Canturbury Tales: Situational Irony in the Pardoner’s Story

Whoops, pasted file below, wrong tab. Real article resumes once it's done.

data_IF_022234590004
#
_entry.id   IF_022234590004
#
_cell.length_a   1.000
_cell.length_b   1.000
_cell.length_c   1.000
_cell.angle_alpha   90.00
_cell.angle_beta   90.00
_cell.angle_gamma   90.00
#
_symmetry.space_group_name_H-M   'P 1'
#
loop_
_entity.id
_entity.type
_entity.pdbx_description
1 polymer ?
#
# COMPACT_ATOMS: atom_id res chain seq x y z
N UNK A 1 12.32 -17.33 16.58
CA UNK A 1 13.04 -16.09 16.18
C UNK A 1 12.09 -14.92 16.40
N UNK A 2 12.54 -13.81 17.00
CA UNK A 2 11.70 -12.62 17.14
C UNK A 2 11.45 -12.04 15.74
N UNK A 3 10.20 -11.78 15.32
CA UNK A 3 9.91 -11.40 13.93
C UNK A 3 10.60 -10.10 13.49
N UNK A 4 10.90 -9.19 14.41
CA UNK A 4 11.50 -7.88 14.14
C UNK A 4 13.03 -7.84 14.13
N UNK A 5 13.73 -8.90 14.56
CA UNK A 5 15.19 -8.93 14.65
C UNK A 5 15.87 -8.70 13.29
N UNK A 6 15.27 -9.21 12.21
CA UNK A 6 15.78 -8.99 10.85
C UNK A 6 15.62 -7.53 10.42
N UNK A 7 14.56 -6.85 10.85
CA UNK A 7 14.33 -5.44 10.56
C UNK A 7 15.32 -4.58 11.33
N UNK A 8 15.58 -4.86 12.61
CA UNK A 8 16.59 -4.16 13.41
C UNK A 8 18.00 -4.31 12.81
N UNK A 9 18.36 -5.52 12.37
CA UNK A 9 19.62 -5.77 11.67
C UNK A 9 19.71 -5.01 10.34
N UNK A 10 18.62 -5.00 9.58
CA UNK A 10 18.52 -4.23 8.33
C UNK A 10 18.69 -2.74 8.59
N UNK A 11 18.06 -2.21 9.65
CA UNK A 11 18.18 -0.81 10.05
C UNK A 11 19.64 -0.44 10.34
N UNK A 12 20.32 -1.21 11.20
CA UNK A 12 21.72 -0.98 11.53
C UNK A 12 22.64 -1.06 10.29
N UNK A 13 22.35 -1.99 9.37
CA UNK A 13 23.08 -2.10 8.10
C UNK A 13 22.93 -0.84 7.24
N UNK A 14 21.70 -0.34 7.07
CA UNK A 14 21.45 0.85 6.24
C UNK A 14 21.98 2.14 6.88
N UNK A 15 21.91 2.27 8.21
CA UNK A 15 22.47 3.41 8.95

Situational Banter in The Pardoner’s Story In The Canterbury Tales by Geoffrey Chaucer the Pardoner’s actions of roguery and voracious are excellent stances of situational banter. Situational banter is when bigwig or someone does the contrary of what is expected. ‘In pavilion he was a magnanimous ecclesiast’ (Chaucer 141) The Pardoner is supposedly a man of God, yet he does not act relish it. He is clownish and plain guile. However, he comes off as truthful by pointed revealed stories and promulgateing. By nature pharisaical and voraciousy the Pardoner is the immaculate stance of situational banter. To inaugurate, the Pardoner shows situational banter by nature guile. He take-by-thefts from the pavilion incessantly. ‘…delay others I entertain dominion to win them from it, I can adduce them to repent…’ (Chaucer 151) Basically, he acts as a hawker by talking populace into buying over pardons, and then keeps the coin for himself. He uses his ability of thinking on his feet and heresucceeding up delay powerful revealed stories to win coin, ‘A yokel choice loves stories of old, nature the husk it can recapitulate and hold…’ (Chaucer 152) He convinces populace the things they entertain done are worse than they are, accordingly they are conned into giving him over coin, which he keeps all for himself. As ironic as it is to see the Pardoner be guile, it is plain over ironic how voraciousy is. Relish mentioned antecedently he makes his patronage off of selling pardons, plain pardons opposite griping, yet he is very voraciousy himself. He admits he’ll go succeeding anyone for coin. ‘I balance to entertain coin…though it were fond to me by the poorest lad... ’ (Chaucer 152) He admits to promulgateing solely consequently he wants coin saw, ‘A support. I do not promulgate in vain…I balance to entertain coin…’ (Chaucer 152) It is to-boot very evident that the Pardoner is voraciousy ample to take-by-theft from the assembly baskets in pavilion, ‘But best of all he sang an Offertory…’ (Chaucer 141) This implies he takes the coin from there as courteous. In disposal, the Pardoner in The Canterbury Tales by Geoffrey Chaucer is a patronage stance of situational banter. He is guile and voraciousy. Instead of doing his duties to the pavilion and assistant others delay sins, he takes usage of populaces’ sin and pockets the coin. He does not foresight encircling the pavilion and plain admits to not taste effort, ‘…Let me promulgate and beg from kirk to kirk and never do an sincere job of effort…’ (Chaucer 152) This proper sums up the situational banter of the Pardoner. He appears to be a man of God assistant populace pardon there sins, but ironically he is guile and voraciousy.